Long story short – I had fractured a vertebral body. When this happened, my back muscles all had gone into damage limitation mode and now were super-sore and hurting like crazy. I got a nice cocktail of painkillers and was sent home with the doctor saying that there wasn’t much they could do about the fracture and that the muscles would continue to hurt for 3-4 weeks. A complimentary stern warning was delivered by the doctor: ‘You’re not 20 anymore, don’t try to act like it! Take care of your back!’. (I usually feel like 20 🙂 )
Caroline had to wait for another 3 weeks before I was able to reliably stand and sit for a day. We pick up the action here.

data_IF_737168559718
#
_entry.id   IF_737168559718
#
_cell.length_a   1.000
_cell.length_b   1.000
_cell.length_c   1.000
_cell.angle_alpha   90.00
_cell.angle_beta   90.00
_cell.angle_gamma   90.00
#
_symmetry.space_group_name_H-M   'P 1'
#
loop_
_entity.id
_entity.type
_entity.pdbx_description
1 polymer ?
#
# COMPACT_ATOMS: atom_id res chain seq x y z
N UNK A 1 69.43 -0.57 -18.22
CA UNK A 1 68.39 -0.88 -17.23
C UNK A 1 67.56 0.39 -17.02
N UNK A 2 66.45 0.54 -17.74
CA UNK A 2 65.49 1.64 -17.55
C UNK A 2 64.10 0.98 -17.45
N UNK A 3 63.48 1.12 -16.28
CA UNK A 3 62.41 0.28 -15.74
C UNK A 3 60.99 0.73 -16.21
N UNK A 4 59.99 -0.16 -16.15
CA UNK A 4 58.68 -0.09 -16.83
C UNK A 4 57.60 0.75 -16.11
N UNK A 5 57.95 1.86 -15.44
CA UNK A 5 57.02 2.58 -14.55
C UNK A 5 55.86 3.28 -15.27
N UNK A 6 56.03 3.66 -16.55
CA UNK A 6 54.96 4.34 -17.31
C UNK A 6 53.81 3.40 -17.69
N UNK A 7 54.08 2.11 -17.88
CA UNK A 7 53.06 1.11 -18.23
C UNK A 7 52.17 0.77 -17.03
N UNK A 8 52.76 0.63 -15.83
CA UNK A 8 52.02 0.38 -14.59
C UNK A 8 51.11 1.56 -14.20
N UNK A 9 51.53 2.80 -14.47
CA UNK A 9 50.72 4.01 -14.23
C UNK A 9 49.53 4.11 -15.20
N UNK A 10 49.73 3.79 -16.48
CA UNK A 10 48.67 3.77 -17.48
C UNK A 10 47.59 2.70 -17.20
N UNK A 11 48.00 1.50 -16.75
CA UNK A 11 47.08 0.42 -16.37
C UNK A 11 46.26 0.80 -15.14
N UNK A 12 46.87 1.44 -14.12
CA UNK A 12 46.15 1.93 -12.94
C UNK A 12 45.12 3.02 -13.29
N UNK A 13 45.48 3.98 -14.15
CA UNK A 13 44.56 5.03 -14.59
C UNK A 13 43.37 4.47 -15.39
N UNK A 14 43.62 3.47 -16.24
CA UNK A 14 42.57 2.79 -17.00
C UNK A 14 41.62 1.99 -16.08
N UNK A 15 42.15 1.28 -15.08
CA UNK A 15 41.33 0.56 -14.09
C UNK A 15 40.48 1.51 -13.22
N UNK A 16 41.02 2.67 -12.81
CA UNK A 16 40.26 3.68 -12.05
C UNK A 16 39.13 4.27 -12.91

René was back for another installment – we first check how the track rod nuts and motor mounting bracket look like.
They all look ok – Caroline starts disconnecting the track rods. It is important to only loosen the nuts on the motor mounting bracket, not the wheel side. As soon as the motor assembly is lowered, re-attach the mounting bracket and track rods – This will allow you to push the TWIKE around without the back wheels pointing in all directions.
I get a seat and start to disconnect the motor from the inverter. (Heed my tips on how to determine if any residual tension is still present in the inverter!)
Make sure you take note of the phase numbers and where the cable was attached by cable ties to on its way to the motor.
Next comes the rev counter cable. There are multiple ways how this cable can be routed. This one is rather clever and goes right to the motor from inside the battery bay.